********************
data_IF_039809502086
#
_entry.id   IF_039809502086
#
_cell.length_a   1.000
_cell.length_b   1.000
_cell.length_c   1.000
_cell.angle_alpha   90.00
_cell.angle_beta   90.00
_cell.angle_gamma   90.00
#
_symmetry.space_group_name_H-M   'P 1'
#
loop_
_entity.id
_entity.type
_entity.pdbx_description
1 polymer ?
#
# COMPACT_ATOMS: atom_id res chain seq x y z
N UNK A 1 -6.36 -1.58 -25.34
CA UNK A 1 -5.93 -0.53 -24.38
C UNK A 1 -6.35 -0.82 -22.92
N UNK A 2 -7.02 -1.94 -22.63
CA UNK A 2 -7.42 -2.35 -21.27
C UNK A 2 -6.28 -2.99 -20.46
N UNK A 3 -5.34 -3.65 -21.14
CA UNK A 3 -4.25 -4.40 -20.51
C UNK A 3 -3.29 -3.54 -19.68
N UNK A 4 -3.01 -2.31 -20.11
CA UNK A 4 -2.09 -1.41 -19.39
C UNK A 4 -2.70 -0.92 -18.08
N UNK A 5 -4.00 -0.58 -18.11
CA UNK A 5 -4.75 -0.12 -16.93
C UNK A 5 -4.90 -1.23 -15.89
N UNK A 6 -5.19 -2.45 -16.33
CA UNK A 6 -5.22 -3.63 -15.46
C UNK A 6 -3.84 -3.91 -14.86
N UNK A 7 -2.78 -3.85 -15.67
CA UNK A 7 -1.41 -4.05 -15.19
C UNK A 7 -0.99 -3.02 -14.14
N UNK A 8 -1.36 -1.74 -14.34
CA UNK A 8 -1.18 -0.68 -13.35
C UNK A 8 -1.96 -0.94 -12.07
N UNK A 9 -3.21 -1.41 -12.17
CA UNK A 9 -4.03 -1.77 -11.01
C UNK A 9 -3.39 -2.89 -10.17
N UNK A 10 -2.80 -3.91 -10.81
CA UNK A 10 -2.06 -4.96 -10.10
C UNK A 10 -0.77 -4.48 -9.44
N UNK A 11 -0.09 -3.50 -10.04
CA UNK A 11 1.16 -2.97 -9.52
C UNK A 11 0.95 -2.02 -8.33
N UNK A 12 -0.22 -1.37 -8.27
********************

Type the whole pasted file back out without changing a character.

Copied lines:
data_IF_039809502086
#
_entry.id   IF_039809502086
#
_cell.length_a   1.000
_cell.length_b   1.000
_cell.length_c   1.000
_cell.angle_alpha   90.00
_cell.angle_beta   90.00
_cell.angle_gamma   90.00
#
_symmetry.space_group_name_H-M   'P 1'
#
loop_
_entity.id
_entity.type
_entity.pdbx_description
1 polymer ?
#
# COMPACT_ATOMS: atom_id res chain seq x y z
N UNK A 1 -6.36 -1.58 -25.34
CA UNK A 1 -5.93 -0.53 -24.38
C UNK A 1 -6.35 -0.82 -22.92
N UNK A 2 -7.02 -1.94 -22.63
CA UNK A 2 -7.42 -2.35 -21.27
C UNK A 2 -6.28 -2.99 -20.46
N UNK A 3 -5.34 -3.65 -21.14
CA UNK A 3 -4.25 -4.40 -20.51
C UNK A 3 -3.29 -3.54 -19.68
N UNK A 4 -3.01 -2.31 -20.11
CA UNK A 4 -2.09 -1.41 -19.39
C UNK A 4 -2.70 -0.92 -18.08
N UNK A 5 -4.00 -0.58 -18.11
CA UNK A 5 -4.75 -0.12 -16.93
C UNK A 5 -4.90 -1.23 -15.89
N UNK A 6 -5.19 -2.45 -16.33
CA UNK A 6 -5.22 -3.63 -15.46
C UNK A 6 -3.84 -3.91 -14.86
N UNK A 7 -2.78 -3.85 -15.67
CA UNK A 7 -1.41 -4.05 -15.19
C UNK A 7 -0.99 -3.02 -14.14
N UNK A 8 -1.36 -1.74 -14.34
CA UNK A 8 -1.18 -0.68 -13.35
C UNK A 8 -1.96 -0.94 -12.07
N UNK A 9 -3.21 -1.41 -12.17
CA UNK A 9 -4.03 -1.77 -11.01
C UNK A 9 -3.39 -2.89 -10.17
N UNK A 10 -2.80 -3.91 -10.81
CA UNK A 10 -2.06 -4.96 -10.10
C UNK A 10 -0.77 -4.48 -9.44
N UNK A 11 -0.09 -3.50 -10.04
CA UNK A 11 1.16 -2.97 -9.52
C UNK A 11 0.95 -2.02 -8.33
N UNK A 12 -0.22 -1.37 -8.27